60 Minutes Pushes Phony Climate Alarmism With Rainstorm Harvey

Pelley touring the damage from Harvey with a hurricane victim.

Scott Pelley spent much of his 60 minutes’ segment pushing the latest liberal narrative that global warming made the rainstorm Harvey worse, despite not speaking with a single hurricane expert or trained meteorologist. He even intuited that hurricanes were increasing in strength and frequency. He first began his segment by saying:

“The number of storms is higher than usual but it’s their intensity that is extremely rare with two Category Fours and two Category Fives making landfall in a month.”

In just the first few lines, Pelley’s already playing fast and loose with the truth, which is nothing new given he previously traveled to the Antarctic Peninsula in the summer to show the effects of er, summer?

None of the recent hurricanes, Harvey, Irma, Jose, and Maria, made landfall as a category five in the U.S. Harvey, Irma, and Jose made landfall as a Cat 4, while Maria made landfall in Dominica briefly as a Cat 5. Irma briefly made landfall in Cuba as a Cat 5, and not in the U.S.

Hurricanes aren’t also increasing in frequency as implied by Pelley. In fact, 2017 is an average year for hurricanes, and the so-called records being set are only true if you don’t ignore the available data. As one meteorologist noted, after the nearly 12-year lull in hurricanes, this is what hurricane season looks like.

The number of major hurricane strikes. Graph by Tony Heller

Hurricane experts measure a storm’s “intensity” by its minimum central pressure since most devices before the satellite age couldn’t withstand the high winds to accurately measure wind speed. Of the four this season, only Maria made the top 10 (since recordkeeping began in 1851), coming in last. Irma, Jose, and Harvey didn’t even make the top 25 list.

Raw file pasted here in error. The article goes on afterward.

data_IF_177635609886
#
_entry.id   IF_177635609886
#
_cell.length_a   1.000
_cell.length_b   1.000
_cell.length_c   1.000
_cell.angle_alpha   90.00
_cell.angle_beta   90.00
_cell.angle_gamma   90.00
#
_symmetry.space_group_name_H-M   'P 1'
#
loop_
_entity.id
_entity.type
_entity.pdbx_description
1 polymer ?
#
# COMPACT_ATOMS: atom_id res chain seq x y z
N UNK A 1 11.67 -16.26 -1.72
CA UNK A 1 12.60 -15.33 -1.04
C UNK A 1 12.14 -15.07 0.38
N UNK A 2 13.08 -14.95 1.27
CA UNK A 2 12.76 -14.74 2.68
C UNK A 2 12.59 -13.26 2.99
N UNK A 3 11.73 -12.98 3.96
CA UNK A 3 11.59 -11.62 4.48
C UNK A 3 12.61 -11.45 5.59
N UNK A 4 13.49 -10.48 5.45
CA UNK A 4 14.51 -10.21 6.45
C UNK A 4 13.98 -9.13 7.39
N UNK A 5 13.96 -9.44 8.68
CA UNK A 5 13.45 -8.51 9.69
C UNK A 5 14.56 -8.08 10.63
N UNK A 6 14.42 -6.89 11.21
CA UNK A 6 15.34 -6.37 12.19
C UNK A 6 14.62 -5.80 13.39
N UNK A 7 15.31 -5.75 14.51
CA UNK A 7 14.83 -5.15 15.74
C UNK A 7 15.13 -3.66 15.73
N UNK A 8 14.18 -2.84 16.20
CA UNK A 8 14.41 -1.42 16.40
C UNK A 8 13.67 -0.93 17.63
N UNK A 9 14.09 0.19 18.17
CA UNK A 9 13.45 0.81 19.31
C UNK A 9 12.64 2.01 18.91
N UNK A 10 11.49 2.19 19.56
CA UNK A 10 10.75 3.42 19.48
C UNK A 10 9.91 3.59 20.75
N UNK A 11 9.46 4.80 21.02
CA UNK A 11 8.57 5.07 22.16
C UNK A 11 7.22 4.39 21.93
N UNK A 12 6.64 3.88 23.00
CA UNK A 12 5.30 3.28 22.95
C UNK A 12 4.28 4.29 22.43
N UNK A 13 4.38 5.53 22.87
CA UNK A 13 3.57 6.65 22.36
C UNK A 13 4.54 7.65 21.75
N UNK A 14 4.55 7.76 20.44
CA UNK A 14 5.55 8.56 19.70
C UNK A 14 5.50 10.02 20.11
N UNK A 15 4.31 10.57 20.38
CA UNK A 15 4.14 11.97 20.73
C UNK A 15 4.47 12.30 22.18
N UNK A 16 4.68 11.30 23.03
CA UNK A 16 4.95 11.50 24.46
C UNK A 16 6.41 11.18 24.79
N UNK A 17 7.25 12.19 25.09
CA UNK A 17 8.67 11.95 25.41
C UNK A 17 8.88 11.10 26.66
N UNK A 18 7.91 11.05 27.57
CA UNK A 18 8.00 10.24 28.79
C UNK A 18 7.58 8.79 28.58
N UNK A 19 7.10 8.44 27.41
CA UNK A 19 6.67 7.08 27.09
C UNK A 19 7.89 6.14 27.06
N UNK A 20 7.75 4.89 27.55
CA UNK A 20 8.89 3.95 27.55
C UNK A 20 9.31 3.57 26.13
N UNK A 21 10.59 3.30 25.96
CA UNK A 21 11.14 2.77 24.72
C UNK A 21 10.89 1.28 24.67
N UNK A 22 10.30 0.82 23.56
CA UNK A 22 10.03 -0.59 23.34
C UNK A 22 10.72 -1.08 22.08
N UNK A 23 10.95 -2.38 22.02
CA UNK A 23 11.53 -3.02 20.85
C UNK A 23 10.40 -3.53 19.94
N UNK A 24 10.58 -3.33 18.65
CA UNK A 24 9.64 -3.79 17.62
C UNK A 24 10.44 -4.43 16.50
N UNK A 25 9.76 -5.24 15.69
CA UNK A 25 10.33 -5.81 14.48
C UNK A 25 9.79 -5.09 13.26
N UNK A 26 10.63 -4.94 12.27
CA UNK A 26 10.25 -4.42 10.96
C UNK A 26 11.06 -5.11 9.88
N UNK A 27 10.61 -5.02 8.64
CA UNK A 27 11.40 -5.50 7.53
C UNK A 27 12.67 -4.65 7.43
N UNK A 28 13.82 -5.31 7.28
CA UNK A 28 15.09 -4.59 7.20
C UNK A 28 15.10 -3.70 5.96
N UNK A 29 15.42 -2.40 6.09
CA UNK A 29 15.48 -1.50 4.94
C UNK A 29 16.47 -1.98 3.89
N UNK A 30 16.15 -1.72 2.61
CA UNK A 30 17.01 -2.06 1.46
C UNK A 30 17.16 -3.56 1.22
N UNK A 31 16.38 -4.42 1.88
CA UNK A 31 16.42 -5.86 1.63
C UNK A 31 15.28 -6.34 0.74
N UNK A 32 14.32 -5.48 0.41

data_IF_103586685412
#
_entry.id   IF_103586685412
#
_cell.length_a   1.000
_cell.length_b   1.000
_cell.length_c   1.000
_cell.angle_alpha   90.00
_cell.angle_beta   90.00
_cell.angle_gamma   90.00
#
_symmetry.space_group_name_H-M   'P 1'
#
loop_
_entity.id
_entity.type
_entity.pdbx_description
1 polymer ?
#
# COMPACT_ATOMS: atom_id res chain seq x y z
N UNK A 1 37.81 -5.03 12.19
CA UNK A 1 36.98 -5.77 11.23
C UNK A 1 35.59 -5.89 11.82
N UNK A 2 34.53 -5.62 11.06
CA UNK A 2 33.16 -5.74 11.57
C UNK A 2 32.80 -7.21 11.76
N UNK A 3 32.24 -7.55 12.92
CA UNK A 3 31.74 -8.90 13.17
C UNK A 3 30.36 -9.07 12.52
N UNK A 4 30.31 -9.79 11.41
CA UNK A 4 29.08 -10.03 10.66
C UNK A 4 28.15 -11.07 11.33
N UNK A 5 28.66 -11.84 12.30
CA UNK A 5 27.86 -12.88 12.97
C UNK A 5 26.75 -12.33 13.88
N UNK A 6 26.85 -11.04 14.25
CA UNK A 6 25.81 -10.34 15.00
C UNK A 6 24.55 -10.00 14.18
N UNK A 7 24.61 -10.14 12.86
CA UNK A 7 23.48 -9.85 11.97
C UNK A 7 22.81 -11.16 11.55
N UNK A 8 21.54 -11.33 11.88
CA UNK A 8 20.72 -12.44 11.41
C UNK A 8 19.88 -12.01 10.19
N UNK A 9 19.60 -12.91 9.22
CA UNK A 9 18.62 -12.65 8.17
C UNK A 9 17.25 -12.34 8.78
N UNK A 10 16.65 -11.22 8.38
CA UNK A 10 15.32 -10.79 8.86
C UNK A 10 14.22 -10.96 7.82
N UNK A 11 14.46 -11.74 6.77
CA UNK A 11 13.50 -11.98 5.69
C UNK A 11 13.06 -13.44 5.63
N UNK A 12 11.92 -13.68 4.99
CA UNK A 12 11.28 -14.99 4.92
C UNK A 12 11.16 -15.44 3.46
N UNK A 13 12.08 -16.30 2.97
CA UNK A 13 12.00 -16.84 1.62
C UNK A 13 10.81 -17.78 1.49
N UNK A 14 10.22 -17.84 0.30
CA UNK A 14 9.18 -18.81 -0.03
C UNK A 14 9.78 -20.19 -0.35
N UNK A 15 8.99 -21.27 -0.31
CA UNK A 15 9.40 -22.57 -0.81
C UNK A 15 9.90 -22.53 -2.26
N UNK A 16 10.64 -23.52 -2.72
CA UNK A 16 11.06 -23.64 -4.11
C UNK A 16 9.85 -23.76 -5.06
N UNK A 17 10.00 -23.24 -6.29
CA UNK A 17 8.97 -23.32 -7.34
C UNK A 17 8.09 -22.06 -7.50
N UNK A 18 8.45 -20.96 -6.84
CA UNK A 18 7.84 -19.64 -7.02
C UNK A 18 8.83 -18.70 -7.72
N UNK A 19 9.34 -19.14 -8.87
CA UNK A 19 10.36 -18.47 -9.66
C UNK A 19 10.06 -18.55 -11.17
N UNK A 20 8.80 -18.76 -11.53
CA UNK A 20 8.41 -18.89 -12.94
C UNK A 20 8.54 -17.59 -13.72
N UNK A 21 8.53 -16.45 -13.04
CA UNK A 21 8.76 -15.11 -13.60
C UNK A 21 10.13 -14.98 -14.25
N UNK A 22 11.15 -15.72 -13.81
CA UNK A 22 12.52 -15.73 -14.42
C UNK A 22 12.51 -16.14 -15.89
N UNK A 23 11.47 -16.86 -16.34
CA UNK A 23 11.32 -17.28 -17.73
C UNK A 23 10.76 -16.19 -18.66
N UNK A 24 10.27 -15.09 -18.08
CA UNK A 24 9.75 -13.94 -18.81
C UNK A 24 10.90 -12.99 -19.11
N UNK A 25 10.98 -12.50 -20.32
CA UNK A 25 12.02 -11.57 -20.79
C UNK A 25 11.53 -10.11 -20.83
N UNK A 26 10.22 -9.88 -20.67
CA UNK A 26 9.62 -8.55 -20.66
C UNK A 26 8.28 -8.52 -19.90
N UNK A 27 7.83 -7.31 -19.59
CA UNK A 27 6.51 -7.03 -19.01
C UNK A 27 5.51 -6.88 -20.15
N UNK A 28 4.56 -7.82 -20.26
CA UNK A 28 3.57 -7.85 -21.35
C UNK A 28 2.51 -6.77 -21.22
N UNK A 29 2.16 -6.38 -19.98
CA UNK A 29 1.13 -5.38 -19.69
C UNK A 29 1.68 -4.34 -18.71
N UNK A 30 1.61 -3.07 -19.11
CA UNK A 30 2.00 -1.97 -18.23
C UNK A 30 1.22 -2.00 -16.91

If you prefer to measure a hurricane’s intensity by wind speed, the top ten hurricanes are shown below. Allen struck in 1980 during the height of the global cooling scare. As you can see, only Irma is on the list but not for its high minimum central pressure. That’s why the storm devolved so quickly:

Then Pelley dragged out climatologist-turned-climate activist Katharine Hayhoe to prove his point. Unlike other climatologists, Hayhoe isn’t a hurricane expert but gets paid by the U.S. government to write scary reports with the outcome already predetermined by the authors.

One such report is the National Climate Assessment, and upon its release three years ago, she said: “Climate change is here and now, and not in some distant time or place,” adding: “The choices we’re making today will have a significant impact on our future.”

Hayhoe told Pelley you can’t link climate change to these hurricanes (without bothering to explain the naturally occurring events that created the devastating rainstorm) and said, “It’s too early to tell. The postmortem will take years, so to speak, because climate science is all about the long-term statistics we can say, absolutely without a doubt, that this hurricane took place over altered background conditions.”

She then goes on to explain that ‘background conditions’ mean more evaporation, warmer sea waters, and sea level rise. That’s about an inch a decade. Yet three of the hurricanes formed over ocean waters that were two degrees cooler than what hurricanes prefer.

Harvey was kept in place by two high-pressure systems that prevented it from moving northwards and dissipating. As such, the rainstorm bounced between the two systems by traveling over land, getting pushed back out over the water, coming in and out over land, and bringing with it lots of rain.